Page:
Shadow Boxing

A blog that probes the mind's dark secrets

My Own Private Kalifornia, Part One

If I were to take a psycho-journalist's “crime scene” tour, I’d go here.

Most films about fictional serial killers follow a formula, but among the more intriguing films (to me) is Kalifornia (1993). It’s about a journalist who drives cross-country with his girlfriend, a photographer, to document famous crime scenes. To assist with travel expenses, they invite another couple looking for a ride. You can guess what dangers the other couple brings.

 Somewhere I heard that the “Kali” part of the title refers to the Indian goddess who demanded blood sacrifices. True or not, it fits well with the idea of visiting places where gruesome things occurred.

At times, the locations offer psychological symbolism, so as a psycho-journalist (rather than a photojournalist), I’ll be commenting on this.

In any event, I’ve often wondered how I would plot out such a cross-country trip. I’d have to think about where to start and where to finish. A few weeks ago I put the question out to my Facebook friends and received mostly the typical locations – high-profile crimes like the Lizzie Borden and Amityville houses.

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However, I like to go off the beaten path a bit as well.

There are many more places to visit than I can fit into one blog, so I’ll write about them in parts. This is Part I, starting on the East Coast. I welcome suggestions if I miss anything as I move along.

I’d begin with Boston, for the 1960s Boston Strangler series attributed to Albert DeSalvo (although he was never tried for them) and the recent Boston Marathon bombing. I’d also check out where Jesse Pomeroy had lived during the 1870s, since at 14, he remains one of our country’s youngest serial killers.

Also, in 1850 was the famous trial of John Webster for the murder and dismemberment of a prominent citizen, George Parkman, in the Massachusetts Medical College Building on North Grove Street. Forensic anthropologists and dentists both testified, and I included this incident in my history of forensic science, Beating the Devil’s Game. Of course, I’d have to see the locations.

Then, it’s on to Fall River, MA. I’ve stayed in the Lizzie Borden house, so I already have a good start to my journey.

On August 4, 1892, the bodies of Andrew Borden, 70, and Abby Borden, 65, were discovered in their home in Fall River. Andrew's corpse lay on the living room couch, his face cut by eleven sharp blows. Abby lay in the guestroom, with numerous sharp-bladed blows to her back and head.

Andrew’s grown daughter, Lizzie, found him. She was 32, single, and living at home. She was arrested and tried but acquitted.

Back in the 1990s, I’d heard that this infamous home at 92 Second Street had opened as a Bed & Breakfast, made to resemble its condition on that fatal August morning. I’d read the investigation reports and trial records, and I’d discovered things overlooked. For example, a bucket of bloody rags in the basement was never fully examined. Bridgett, the maid, said it hadn't been there the day before. Yet, Lizzie, who claimed it was from her menstrual cycle, said the bucket had been in that place for several days.

Right here, I knew, could be the very evidence that Lizzie had done the deed, wiped herself off with rags, and stashed the bucket in the basement before she called Bridgett down from her room.

The house is quite small, which made me instantly doubt that a maniacal stranger could have hidden inside for an hour and a half, undetected, between the murders of Abby and Andrew. Clearly, it was an inside job. Lizzie had resented living in such a frugal home when the family could have moved to the wealthier area on the hill (psychological superiority). That’s where she moved once she had her father’s money.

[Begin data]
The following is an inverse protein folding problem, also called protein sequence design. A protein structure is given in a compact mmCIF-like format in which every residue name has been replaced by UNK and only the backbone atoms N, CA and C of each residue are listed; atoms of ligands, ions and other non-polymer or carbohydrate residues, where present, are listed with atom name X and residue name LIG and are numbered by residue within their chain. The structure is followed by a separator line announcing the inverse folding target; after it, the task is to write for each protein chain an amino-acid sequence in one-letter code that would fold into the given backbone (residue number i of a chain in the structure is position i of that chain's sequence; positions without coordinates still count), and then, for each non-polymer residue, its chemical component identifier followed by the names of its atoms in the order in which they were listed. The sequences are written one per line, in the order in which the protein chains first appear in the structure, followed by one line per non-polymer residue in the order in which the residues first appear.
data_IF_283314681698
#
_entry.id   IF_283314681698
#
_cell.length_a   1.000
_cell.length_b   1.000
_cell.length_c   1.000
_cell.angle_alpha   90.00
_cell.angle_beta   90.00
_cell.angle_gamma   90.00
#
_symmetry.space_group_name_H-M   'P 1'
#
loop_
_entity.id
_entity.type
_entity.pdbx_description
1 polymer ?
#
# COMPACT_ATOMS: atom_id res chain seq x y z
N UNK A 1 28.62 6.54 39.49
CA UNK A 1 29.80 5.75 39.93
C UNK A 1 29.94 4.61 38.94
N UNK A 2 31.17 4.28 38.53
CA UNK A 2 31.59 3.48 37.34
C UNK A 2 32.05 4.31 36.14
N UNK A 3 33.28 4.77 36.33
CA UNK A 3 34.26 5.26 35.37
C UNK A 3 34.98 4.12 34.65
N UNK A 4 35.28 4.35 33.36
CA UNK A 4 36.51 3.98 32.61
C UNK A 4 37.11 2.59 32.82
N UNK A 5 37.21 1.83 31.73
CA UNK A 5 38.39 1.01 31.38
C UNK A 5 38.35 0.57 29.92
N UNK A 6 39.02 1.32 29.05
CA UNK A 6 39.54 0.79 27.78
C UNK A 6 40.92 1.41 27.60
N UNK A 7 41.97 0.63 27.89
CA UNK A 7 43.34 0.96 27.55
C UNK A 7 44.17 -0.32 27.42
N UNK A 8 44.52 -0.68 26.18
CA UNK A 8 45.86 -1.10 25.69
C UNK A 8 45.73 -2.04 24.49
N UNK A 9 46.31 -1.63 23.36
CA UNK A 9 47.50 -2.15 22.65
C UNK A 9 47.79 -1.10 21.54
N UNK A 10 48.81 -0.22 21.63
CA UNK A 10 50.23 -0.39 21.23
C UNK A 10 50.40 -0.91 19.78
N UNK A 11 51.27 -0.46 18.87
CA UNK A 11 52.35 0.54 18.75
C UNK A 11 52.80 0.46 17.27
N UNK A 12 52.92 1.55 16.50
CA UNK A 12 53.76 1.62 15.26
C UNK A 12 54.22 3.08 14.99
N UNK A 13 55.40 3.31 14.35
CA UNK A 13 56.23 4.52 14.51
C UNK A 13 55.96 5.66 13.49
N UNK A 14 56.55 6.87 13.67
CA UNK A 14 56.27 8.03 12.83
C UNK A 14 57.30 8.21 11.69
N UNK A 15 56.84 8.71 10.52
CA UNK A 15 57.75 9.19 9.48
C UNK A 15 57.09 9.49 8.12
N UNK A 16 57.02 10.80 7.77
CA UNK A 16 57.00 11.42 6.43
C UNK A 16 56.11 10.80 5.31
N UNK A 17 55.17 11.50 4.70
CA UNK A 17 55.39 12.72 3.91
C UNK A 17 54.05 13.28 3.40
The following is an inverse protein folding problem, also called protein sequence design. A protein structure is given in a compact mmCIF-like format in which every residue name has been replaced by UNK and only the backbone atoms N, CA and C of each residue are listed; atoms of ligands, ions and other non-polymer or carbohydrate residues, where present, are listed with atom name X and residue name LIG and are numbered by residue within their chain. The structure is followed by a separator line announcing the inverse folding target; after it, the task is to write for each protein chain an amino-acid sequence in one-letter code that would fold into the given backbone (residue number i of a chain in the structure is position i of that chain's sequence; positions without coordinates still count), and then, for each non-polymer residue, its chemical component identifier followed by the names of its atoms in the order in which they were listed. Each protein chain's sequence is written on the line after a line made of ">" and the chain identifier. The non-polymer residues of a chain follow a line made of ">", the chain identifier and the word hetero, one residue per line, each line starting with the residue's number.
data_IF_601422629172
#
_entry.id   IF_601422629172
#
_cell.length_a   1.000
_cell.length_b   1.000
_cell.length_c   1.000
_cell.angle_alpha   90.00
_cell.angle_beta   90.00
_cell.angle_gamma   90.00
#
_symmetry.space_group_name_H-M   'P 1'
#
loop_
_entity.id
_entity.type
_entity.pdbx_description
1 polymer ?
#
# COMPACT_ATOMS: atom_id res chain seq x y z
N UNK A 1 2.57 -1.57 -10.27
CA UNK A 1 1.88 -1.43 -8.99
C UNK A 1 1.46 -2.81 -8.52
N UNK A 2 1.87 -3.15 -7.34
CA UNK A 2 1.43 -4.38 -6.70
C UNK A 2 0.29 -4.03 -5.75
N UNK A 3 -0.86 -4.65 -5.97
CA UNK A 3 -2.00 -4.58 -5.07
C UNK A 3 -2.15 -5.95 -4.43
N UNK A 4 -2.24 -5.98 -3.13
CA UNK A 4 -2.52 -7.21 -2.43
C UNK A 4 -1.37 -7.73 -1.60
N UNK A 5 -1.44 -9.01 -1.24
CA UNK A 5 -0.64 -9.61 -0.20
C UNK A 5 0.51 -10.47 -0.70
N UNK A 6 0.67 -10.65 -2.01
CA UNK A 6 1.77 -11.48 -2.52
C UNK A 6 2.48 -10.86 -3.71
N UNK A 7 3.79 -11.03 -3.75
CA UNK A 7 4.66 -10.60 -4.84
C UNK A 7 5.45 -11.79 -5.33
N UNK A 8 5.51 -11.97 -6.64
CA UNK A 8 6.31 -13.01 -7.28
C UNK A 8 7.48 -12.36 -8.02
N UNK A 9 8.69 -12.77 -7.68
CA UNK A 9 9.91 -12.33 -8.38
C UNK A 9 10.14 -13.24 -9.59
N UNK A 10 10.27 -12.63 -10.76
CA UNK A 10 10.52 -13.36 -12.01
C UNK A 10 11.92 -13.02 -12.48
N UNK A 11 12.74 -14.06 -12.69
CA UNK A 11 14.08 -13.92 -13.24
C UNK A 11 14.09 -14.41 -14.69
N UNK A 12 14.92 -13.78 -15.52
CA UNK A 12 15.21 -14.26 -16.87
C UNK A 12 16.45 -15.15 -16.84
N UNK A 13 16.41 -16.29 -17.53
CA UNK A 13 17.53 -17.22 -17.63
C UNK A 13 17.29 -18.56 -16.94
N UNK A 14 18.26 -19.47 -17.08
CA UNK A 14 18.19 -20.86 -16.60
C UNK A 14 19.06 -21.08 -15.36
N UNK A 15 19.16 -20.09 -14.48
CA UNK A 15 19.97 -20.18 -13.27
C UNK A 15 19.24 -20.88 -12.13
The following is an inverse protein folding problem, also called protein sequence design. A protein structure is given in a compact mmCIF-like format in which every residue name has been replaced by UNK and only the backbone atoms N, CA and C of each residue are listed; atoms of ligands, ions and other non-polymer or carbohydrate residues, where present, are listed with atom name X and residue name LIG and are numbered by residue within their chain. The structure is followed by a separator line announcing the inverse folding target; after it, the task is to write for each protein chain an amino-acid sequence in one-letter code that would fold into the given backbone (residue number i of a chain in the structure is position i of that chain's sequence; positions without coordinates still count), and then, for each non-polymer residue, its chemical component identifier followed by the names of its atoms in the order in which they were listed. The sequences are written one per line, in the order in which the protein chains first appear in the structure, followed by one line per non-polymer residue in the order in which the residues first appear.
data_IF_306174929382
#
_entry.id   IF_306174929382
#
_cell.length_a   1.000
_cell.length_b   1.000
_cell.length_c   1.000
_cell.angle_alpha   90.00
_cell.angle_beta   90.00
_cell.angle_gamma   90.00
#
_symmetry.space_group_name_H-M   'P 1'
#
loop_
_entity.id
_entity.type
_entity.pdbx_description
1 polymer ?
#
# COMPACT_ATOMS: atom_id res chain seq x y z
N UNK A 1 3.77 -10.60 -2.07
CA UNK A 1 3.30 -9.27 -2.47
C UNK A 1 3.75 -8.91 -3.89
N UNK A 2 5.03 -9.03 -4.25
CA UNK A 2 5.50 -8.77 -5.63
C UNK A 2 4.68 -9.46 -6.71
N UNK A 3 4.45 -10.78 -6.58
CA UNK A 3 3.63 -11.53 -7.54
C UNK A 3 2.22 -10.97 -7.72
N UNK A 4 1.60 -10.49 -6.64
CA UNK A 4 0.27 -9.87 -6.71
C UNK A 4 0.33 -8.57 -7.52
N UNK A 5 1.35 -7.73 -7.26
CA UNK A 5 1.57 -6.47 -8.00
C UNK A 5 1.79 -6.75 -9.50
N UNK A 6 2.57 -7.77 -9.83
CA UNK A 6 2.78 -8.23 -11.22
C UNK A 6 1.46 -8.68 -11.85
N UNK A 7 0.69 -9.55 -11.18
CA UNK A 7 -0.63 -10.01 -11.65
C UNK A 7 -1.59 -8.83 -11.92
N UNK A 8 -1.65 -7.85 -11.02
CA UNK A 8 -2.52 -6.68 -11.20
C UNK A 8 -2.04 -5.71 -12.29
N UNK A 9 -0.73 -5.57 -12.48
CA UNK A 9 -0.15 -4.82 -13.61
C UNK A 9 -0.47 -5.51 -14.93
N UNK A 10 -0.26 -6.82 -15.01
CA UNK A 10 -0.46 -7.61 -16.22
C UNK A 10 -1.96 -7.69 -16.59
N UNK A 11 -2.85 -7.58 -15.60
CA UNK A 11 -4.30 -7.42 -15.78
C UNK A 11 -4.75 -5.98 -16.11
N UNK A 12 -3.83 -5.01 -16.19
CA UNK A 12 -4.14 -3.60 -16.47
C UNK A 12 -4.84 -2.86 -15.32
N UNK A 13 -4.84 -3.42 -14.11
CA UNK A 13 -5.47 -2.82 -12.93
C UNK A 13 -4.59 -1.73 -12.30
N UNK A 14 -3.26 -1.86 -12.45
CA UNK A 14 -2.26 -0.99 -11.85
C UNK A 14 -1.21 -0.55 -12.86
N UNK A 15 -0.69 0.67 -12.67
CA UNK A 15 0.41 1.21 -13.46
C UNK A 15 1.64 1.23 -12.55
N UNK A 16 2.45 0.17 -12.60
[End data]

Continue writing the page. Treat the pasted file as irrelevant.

Also in New England, Connecticut’s infamous “Ivy League Serial Killer,” Michael Ross, got his start on the Cornell campus. In July 1987, Ross went on trial from the murders of Deborah Taylor and Tammy Williams. He pled guilty and received a sentence of 120 years. Separately, he was found guilty in four other murders and received two life sentences and six death sentences.

Although the state was reluctant to apply the extreme sentence, Ross insisted. He dropped his appeals and finally got his wishes. On May 13, 2005, when he was 45 years old, Michael Ross was executed at the Osborn Correctional Institution. 

While In Ithaca, I'd visit Rulloff's Restaurant at 411 College Avenue, named for murderer Edward Rulloff, because I'd hope to see his brain displayed at Cornell. Supposedly, it is the largest on record. 

I might also add the Genesee River Gorge outside Rochester, New York, for the string of 1988-89 prostitute murders by Arthur Shawcross.

Of course, I’d go to Amityville, New York, where on November 13, 1974, Ronald “Butch” DeFeo, Jr. used a Marlin rifle to murder his entire family in their beds. He cleaned up the crime scene, waited a day, and called the police to report that the Mafia had slaughtered his family.

Then his story changed, and it was not long before he became the primary suspect. Eventually he said he’d behaved in self-defense during a violent family argument. Ultimately he pleaded not guilty by reason of insanity.

The house, with its creepy eye-like windows, was sold and it ended up as the setting for The Amityville Horror, a book and movie based on the idea that the house had been built on a Native American burial ground (or a place where the Shinnecocks kept their insane), and the restless spirits caused anyone who lived there to become psychotically violent.

And that's a lot for the first part. New York City lies ahead.

Katherine Ramsland, Ph.D., an expert on murder and other shadow themes, teaches forensic psychology and has published 46 books.

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